3) I'm accident free, not a drinker (outside of the occasional beer), or a drug user. Apparently being a school teacher has pretty much the same requirements as being a truck driver. I'm reasonably intelligent and am good at keeping my mouth shut and eyes and ears open. I appear, to myself at least, to be an ideal candidate for just about any truck-driving school. Yes?

4) I do have two brothers who have driven a variety of different trucks over the years who have warned me away ... saying that truck driving schools and companies are essentially similar to "puppy mills". My response to them more or less mirrors the attitudes I see on this site. That YOUR attitude has as much to do with how well you get along as anything else.

Even though I'm at least a year away from pursuing this dream ... I'm pretty excited about it. So much so that I couldn't help but go ahead and post on this forum to ask questions.

Last question ... aside from reading everything I can find on this site and working through the test preparation materials ... is there anything else I can do to learn more about this career? I'm a pretty shy retiring kind of guy ... so just walking up to a trucker and starting a conversation ... well I'm not sure I could do that. I might see if I can locate a truck stop and go have a cup of coffee sometime though.

Anyway thanks in advance for any advice and/or encouragement.

clif

Clif, your situation is almost identical to mine. I am 58, retired military, and needed a new career. I even have bp issues that you do, plus the added issue of hearing loss. You can get into the job without much problem. I had always wanted to drive a truck, and now I am doing it. Just carefully consider what you want to do as far as a driving career, whether OTR, LTL , flatbed, reefer , dry van etc. This site has awesome info on all, along with some great training aids.

I decided to attend company sponsored training through FFE and pull reefers (KLLM takes over in Nov.), and am just coming out of training and upgrading to my solo truck. I have been happy so far. You can follow my whole process in the CDL Training Forum on this site.

CDL:

Commercial Driver's License (CDL)

A CDL is required to drive any of the following vehicles:

  • Any combination of vehicles with a gross combined weight rating (GCWR) of 26,001 or more pounds, providing the gross vehicle weight rating (GVWR) of the vehicle being towed is in excess of 10,000 pounds.
  • Any single vehicle with a GVWR of 26,001 or more pounds, or any such vehicle towing another not in excess of 10,000 pounds.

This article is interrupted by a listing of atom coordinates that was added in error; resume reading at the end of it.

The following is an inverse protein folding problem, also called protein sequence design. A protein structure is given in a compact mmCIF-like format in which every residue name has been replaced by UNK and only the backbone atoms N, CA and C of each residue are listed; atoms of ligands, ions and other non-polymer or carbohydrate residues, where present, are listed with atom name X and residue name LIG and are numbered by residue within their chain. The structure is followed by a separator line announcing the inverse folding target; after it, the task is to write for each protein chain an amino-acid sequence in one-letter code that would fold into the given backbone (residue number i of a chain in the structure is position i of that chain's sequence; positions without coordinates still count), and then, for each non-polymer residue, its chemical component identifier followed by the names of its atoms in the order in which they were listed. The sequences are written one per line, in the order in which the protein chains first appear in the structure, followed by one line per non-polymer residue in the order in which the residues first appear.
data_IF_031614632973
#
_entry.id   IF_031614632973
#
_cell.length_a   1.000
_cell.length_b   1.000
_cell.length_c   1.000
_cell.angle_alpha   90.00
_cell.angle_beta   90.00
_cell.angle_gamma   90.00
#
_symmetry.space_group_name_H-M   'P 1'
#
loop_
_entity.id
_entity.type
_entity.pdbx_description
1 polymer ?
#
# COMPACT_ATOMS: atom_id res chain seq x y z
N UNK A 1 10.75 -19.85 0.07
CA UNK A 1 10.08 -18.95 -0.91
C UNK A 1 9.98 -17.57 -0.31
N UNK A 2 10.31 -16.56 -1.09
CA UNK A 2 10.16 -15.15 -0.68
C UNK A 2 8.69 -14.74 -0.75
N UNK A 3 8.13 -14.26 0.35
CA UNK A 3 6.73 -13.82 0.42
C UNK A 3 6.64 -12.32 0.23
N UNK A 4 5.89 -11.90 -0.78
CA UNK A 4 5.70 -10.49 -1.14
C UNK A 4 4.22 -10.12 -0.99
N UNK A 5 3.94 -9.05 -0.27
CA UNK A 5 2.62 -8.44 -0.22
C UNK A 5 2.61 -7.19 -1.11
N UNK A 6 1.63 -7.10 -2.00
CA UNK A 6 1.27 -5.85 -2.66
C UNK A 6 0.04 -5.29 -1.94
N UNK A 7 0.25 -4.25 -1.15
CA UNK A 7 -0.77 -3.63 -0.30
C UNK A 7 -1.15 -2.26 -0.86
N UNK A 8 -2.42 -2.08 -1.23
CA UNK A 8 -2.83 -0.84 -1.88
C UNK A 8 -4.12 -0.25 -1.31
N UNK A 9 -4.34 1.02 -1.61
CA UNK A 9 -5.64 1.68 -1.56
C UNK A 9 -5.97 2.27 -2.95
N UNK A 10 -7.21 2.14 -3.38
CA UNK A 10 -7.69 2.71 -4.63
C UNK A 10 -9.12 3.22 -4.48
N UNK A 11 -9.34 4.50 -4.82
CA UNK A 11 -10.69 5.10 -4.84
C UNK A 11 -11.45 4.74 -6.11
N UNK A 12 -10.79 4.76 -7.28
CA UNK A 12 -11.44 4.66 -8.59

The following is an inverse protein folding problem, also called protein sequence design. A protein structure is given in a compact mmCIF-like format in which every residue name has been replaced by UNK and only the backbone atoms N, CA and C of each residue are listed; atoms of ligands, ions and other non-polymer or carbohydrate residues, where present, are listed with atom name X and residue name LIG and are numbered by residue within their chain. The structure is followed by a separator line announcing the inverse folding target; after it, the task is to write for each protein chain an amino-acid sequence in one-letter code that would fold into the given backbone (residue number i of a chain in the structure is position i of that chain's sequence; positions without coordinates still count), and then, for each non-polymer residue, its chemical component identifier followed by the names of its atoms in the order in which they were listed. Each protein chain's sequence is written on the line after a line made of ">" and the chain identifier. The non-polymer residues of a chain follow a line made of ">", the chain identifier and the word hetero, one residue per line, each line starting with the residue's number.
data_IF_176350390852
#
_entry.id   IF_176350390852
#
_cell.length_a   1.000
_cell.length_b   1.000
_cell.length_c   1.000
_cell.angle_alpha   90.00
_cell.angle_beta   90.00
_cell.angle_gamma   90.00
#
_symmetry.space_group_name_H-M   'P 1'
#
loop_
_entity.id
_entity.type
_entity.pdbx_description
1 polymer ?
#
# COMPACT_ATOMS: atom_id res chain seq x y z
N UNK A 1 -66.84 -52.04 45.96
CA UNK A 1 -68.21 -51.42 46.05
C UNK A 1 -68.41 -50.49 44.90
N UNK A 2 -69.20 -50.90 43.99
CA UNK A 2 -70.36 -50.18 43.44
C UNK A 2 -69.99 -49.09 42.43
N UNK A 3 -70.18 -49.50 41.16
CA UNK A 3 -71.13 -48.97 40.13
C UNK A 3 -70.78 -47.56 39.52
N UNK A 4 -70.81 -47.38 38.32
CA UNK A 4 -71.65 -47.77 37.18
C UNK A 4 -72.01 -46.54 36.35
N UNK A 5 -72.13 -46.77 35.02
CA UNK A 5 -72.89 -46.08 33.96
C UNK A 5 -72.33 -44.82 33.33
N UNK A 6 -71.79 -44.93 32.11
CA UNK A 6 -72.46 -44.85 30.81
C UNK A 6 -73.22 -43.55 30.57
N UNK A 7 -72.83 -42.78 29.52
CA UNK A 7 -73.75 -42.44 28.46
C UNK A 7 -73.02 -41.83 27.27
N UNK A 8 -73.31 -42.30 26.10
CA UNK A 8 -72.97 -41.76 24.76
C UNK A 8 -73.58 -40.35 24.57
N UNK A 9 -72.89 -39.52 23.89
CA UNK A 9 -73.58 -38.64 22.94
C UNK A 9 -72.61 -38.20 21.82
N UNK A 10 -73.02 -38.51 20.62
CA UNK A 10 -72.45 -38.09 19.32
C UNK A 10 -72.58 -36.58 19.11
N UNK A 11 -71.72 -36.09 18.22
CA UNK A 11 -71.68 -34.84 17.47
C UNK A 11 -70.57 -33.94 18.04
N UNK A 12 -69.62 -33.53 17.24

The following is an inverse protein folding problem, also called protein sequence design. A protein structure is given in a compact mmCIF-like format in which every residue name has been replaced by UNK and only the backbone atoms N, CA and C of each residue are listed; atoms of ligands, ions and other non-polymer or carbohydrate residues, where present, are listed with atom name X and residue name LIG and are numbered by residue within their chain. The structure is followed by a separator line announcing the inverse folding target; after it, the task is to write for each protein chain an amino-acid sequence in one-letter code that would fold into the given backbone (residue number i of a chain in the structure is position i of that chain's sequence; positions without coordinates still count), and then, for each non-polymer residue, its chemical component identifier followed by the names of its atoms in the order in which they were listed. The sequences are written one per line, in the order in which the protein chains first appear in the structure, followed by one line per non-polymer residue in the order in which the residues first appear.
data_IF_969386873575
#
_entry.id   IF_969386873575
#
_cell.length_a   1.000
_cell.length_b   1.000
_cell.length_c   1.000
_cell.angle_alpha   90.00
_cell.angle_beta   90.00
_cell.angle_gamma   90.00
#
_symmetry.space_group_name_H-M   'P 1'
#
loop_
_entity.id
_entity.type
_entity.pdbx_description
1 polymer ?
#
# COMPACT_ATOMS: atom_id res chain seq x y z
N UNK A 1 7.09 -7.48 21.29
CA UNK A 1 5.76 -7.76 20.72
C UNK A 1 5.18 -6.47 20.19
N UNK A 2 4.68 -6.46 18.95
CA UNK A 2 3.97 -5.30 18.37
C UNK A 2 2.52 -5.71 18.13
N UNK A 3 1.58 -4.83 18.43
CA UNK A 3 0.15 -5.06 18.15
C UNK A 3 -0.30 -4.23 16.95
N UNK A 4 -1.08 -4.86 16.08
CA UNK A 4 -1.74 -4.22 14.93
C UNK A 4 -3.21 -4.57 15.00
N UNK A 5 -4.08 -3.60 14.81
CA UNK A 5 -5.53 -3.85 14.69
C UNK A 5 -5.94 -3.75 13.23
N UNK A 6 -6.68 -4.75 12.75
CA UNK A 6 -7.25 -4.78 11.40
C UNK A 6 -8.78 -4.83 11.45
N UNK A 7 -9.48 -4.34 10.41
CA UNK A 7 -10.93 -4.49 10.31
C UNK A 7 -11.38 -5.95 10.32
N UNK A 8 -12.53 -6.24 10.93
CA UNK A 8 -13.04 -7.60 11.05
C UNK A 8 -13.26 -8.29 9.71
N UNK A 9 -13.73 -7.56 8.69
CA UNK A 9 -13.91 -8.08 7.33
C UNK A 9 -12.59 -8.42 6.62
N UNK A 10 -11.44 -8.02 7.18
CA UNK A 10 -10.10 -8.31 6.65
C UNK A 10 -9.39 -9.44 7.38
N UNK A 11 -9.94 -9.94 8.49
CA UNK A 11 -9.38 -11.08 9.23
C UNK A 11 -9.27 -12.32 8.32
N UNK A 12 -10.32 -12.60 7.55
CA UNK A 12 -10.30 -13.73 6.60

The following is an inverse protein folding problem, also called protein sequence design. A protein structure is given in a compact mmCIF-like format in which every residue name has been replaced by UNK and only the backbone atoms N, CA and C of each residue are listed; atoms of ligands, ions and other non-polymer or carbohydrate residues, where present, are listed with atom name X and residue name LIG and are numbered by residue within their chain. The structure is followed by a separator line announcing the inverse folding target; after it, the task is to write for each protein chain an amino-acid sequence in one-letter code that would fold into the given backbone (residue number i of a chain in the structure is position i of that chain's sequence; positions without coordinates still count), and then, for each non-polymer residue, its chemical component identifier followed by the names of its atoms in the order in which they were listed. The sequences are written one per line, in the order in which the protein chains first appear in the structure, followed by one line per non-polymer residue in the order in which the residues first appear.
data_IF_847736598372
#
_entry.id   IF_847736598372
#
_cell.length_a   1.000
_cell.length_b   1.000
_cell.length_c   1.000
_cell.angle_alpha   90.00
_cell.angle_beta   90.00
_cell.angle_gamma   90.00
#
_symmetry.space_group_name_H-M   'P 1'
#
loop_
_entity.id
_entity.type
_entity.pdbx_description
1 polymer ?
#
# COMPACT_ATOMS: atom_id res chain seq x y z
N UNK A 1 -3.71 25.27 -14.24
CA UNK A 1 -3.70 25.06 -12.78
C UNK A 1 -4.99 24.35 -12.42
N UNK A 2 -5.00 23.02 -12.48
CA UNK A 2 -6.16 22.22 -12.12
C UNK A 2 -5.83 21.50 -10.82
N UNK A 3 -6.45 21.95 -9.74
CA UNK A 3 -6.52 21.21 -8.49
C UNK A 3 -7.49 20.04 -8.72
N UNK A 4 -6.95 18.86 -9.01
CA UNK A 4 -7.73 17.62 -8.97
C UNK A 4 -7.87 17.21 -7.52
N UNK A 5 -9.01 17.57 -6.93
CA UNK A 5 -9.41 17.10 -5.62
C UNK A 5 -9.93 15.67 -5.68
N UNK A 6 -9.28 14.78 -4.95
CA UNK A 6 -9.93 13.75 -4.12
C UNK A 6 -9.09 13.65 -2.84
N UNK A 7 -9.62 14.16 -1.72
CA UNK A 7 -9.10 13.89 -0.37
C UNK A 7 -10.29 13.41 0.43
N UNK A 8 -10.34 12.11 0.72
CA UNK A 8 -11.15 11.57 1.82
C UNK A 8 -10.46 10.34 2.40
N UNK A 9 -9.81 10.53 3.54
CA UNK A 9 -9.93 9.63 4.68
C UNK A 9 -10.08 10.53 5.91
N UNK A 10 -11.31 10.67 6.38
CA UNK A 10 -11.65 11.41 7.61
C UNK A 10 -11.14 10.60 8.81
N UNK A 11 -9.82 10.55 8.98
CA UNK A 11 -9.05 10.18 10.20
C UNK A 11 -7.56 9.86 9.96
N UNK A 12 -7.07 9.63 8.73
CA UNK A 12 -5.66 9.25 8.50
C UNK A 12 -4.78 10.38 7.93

• Any vehicle, regardless of size, designed to transport 16 or more persons, including the driver.
  • Any vehicle required by federal regulations to be placarded while transporting hazardous materials.

LTL:

Less Than Truckload

Refers to carriers that make a lot of smaller pickups and deliveries for multiple customers as opposed to hauling one big load of freight for one customer. This type of hauling is normally done by companies with terminals scattered throughout the country where freight is sorted before being moved on to its destination.

LTL carriers include:

  • FedEx Freight
  • Con-way
  • YRC Freight
  • UPS
  • Old Dominion
  • Estes
  • Yellow-Roadway
  • ABF Freight
  • R+L Carrier

OTR:

Over The Road

OTR driving normally means you'll be hauling freight to various customers throughout your company's hauling region. It often entails being gone from home for two to three weeks at a time.

Dry Van:

A trailer or truck that that requires no special attention, such as refrigeration, that hauls regular palletted, boxed, or floor-loaded freight. The most common type of trailer in trucking.

Company Sponsored Training:

A Company-Sponsored Training Program is a school that is owned and operated by a trucking company.

The schooling often requires little or no money up front. Instead of paying up-front tuition you will sign an agreement to work for the company for a specified amount of time after graduation, usually around a year, at a slightly lower rate of pay in order to pay for the training.

If you choose to quit working for the company before your year is up, they will normally require you to pay back a prorated amount of money for the schooling. The amount you pay back will be comparable to what you would have paid if you went to an independently owned school.

Company-sponsored training can be an excellent way to get your career underway if you can't afford the tuition up front for private schooling.

Reefer:

A refrigerated trailer.

PJ's Comment
member avatar